Drawings with the Eyes Closed is the US premiere of a series of drawings and artist’s books as well as a seminal video by Romanian artist Geta Brătescu. The exhibition provides a multifaceted look at the artist’s works in various mediums and brings together several key aspects of Brătescu’s practice: the importance of chance and play, seriality, and the significance of the artist’s studio. A central figure in postwar Romanian art, Brătescu works in a variety of media including collage, textiles, engraving, photography, video, and performance. Over a career spanning more than six decades, the artist has developed a sophisticated practice that draws equally from literature, theater, and everyday life to explore the potential of art to make sense of charged issues of identity and history.
The centerpiece of the exhibition is a series of drawings from 2008 titled Capricio (Whims). Comprising multiple hand-drawn diptychs on tempera-painted mats, Capricio features childlike images of recognizable forms: humans, animals, and shapes transposed against pastel-colored backgrounds of color fields and Brătescu’s own written script. Capricio depicts archetypal forms and suggestive shapes to which the viewer can bring his or her own associations. The repetition of these elements across the multiple drawings enables the viewer to study subtle shifts in form and emphasis that together comprise a coherent whole.
Capricio is part of a larger ongoing series of the artist’s titled Drawings with the Eyes Closed. By removing hand-eye coordination from her artmaking—literally drawing with her eyes closed—Brătescu’s gesture is closely connected to the Surrealist tradition of automatic drawing and the process of eliciting images from one’s imagination or inner consciousness. The act of leaving drawing open to an element of chance furthers the artist’s ongoing commitment to experimentation in the studio, as an autonomous space free from the influence of economic or political pressures.
In addition to Capricio, the exhibition presents never-before-seen artist’s books from 1991. Bookmaking has long been a part of the artist’s practice, bringing her drawings into three dimensions. The objects in the exhibition are also complemented by a presentation of Brătescu’s seminal 1992 video produced with cinematographer Alexandru Solomon, Earthcake. Brătescu has described the piece as a “filmed ritual.” In the video, the artist, with her face painted white and head covered in aluminum, shapes a mound of soil in the form of a disc and proceeds to earnestly consume it. In the process, she creates a poignant metaphor for artmaking’s ability to transform everyday materials into sublime objects and experiences.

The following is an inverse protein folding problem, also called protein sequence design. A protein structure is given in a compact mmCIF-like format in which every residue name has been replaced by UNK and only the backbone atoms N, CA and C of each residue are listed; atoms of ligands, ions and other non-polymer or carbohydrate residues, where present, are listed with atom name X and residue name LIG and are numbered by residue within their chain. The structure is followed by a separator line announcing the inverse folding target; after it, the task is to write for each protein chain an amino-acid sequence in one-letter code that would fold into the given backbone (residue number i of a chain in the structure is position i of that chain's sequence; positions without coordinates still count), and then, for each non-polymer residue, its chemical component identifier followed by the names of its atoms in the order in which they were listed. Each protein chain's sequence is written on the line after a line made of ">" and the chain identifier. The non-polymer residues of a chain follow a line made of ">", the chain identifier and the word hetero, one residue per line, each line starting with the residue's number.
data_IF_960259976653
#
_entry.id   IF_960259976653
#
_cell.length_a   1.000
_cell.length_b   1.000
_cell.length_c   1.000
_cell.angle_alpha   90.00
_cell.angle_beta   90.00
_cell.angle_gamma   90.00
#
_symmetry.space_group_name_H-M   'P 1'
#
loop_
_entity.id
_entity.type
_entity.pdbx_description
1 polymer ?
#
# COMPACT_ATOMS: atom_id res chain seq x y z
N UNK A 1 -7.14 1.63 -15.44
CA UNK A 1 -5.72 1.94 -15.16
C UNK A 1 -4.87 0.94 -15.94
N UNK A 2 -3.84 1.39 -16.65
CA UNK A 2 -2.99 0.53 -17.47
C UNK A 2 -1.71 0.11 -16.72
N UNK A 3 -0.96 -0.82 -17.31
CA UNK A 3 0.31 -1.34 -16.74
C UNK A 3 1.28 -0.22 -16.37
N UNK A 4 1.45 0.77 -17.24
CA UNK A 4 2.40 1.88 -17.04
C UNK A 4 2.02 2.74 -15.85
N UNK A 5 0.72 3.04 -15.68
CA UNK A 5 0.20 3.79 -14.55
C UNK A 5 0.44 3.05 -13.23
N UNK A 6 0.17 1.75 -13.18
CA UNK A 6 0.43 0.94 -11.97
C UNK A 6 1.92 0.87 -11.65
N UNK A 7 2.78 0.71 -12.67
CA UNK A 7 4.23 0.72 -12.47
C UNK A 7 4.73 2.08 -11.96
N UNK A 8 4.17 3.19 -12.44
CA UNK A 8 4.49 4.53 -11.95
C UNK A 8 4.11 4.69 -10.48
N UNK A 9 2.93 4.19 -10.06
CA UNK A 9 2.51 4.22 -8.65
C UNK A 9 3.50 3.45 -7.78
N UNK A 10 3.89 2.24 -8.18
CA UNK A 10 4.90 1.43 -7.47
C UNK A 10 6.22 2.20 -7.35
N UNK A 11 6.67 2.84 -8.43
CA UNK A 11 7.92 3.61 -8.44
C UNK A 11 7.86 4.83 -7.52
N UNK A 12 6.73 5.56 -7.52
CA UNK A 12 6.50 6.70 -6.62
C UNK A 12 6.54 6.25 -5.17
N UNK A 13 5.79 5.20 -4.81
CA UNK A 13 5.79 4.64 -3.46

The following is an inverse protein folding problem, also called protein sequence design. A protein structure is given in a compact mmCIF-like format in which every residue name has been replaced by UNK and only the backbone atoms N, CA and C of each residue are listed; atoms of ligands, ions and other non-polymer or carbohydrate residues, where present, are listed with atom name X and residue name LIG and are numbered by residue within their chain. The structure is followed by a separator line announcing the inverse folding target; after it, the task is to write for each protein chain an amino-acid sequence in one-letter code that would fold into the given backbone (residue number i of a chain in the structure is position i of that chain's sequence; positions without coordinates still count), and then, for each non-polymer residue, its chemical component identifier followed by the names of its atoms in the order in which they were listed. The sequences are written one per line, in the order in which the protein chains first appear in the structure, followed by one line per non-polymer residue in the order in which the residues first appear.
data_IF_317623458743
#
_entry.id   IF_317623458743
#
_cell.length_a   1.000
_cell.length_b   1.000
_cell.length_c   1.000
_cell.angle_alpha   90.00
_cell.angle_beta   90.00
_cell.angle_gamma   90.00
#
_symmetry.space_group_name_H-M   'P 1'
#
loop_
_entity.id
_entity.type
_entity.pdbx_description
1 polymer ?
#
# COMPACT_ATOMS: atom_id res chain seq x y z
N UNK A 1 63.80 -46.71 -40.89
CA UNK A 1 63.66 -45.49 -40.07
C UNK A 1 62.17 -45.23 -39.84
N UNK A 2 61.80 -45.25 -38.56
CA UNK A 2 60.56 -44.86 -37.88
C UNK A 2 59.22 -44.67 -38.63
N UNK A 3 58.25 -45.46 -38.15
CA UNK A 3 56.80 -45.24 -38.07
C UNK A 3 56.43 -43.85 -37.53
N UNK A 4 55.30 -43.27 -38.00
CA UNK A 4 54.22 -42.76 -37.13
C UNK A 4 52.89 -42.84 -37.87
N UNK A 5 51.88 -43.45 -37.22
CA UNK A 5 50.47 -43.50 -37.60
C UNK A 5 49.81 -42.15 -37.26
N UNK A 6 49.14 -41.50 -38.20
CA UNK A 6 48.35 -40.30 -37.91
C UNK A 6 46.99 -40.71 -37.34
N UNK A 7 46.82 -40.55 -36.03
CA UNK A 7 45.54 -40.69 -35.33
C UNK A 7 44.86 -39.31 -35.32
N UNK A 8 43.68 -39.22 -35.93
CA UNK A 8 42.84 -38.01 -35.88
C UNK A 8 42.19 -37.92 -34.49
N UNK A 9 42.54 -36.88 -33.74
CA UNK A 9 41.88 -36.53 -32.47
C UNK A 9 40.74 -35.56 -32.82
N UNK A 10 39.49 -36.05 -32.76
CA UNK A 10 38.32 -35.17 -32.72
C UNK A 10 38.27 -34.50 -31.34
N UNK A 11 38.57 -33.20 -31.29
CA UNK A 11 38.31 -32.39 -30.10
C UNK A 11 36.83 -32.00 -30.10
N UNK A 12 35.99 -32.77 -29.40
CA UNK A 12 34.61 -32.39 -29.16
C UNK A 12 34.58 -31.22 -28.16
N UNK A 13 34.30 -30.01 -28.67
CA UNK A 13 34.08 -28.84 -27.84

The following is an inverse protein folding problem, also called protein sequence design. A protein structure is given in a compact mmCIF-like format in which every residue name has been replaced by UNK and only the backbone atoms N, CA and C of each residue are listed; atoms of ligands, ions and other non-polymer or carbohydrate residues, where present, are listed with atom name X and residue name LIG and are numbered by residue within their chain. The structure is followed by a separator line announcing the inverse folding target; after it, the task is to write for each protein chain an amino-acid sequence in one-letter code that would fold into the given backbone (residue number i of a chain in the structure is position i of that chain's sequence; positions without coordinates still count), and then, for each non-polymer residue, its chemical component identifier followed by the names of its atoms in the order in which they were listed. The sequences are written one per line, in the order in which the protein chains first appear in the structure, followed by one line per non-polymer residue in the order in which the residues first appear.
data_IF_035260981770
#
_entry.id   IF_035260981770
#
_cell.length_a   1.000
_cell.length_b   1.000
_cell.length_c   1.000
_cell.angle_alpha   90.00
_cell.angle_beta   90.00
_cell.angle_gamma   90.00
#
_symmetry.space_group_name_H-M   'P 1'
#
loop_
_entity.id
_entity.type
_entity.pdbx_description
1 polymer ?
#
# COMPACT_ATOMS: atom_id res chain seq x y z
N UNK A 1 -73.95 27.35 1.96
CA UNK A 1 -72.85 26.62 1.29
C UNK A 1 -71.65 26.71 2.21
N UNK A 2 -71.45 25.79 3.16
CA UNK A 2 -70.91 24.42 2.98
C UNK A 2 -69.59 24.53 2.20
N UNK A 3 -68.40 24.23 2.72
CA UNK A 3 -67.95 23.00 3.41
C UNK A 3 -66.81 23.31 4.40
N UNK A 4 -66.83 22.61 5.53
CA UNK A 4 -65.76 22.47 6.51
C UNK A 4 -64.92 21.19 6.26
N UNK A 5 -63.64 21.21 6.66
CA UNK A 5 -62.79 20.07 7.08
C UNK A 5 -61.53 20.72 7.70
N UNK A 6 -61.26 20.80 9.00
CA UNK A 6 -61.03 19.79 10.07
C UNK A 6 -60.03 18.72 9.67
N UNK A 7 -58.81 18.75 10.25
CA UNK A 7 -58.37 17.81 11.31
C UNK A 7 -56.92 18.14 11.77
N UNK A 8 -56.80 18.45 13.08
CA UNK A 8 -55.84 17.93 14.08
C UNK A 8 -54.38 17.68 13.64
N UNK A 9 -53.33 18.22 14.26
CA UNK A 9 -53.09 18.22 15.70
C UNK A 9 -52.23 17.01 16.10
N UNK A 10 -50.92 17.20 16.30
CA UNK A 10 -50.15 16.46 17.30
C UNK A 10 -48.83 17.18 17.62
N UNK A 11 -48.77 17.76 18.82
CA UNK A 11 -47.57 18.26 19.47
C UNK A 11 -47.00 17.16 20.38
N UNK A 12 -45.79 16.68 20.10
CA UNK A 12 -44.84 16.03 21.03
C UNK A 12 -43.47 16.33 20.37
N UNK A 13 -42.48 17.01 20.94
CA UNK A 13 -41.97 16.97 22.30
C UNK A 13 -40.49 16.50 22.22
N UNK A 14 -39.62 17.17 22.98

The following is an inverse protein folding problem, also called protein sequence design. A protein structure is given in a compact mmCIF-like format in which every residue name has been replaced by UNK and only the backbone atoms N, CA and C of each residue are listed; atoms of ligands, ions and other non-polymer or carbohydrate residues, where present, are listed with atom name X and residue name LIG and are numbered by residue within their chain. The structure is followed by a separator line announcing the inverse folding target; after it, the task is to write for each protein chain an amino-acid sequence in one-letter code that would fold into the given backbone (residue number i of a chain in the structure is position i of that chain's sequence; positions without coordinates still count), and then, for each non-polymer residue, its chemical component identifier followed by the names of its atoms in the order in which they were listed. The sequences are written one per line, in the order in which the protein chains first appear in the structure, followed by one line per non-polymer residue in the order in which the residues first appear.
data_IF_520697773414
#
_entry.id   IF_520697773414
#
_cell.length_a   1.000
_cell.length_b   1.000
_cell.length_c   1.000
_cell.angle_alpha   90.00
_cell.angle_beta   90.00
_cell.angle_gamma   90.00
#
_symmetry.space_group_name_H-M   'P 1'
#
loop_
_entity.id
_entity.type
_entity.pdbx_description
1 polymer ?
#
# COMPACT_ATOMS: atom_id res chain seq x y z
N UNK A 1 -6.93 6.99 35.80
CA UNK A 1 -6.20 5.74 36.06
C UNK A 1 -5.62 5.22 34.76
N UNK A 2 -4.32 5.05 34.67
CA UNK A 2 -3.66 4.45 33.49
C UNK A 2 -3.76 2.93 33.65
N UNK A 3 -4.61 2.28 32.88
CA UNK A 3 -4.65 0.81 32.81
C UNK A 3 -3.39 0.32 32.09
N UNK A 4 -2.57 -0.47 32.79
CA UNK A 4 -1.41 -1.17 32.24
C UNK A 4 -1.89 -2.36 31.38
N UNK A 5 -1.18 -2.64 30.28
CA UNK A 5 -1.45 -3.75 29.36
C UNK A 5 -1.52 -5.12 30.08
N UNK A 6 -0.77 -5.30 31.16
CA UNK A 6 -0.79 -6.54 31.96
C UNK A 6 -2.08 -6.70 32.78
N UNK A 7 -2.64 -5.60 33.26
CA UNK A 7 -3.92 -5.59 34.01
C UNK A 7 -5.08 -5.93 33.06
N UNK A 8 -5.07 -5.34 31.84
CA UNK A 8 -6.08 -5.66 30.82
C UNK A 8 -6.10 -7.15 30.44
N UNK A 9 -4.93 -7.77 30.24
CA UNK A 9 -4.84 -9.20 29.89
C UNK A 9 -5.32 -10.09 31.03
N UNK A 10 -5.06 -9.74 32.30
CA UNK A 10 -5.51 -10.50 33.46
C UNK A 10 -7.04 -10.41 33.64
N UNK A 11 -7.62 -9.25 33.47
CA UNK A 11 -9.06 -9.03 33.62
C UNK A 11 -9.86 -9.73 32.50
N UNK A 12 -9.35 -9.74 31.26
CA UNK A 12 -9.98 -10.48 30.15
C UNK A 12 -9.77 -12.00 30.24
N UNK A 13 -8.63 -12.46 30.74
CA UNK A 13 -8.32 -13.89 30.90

Geta Brătescu (b. 1926, Ploiesti, Romania) lives and works in Bucharest. Her recent solo exhibitions include MATRIX254, Berkeley Art Museum (2014); Geta Brătescu: The Artist’s Studios, Museo deArte Contemporáneo de Castilla y León, León, Spain (2013); Geta Brătescu: IntenseProximity, La Triennale Paris, Paris (2012); Geta Brătescu: The Work, The Image,The Sign, Ivan Gallery, Bucharest, Romania (2011); and Alteritate, Galerie Mezzanin,Vienna, Austria (2010). Her work has been featured in numerous group exhibitions such as artevida, Endora Arte Produções, Rio de Janeiro (2014); A World of Its Own:Photographic Practices in the Studio, Museum of Modern Art, New York (2014); DECORUM Carpets and Tapestries by Artists, Musée d’Art Moderne de la Ville de Paris, Paris (2013); 5th Moscow Biennale of Contemporary Art, Moscow (2013); Il Palazzo Enciclopedico, La Biennale di Venezia, Venice (2013); and A Bigger Splash: Painting After Performance Art, Tate Modern, London (2012). In 2008, she was awarded the title Doctor Honoris Causa from the National University of Arts, Bucharest, for her contribution to the advancement of contemporary Romanian art.
Geta Brătescu: Drawings with Eyes Closed is organized for the Contemporary Art Museum St. Louis by Kelly Shindler, Associate Curator.
The exhibition is generously supported by the Romanian Cultural Institute, New York. Special thanks to Ivan Gallery, Bucharest, and Galerie Barbara Weiss, Berlin.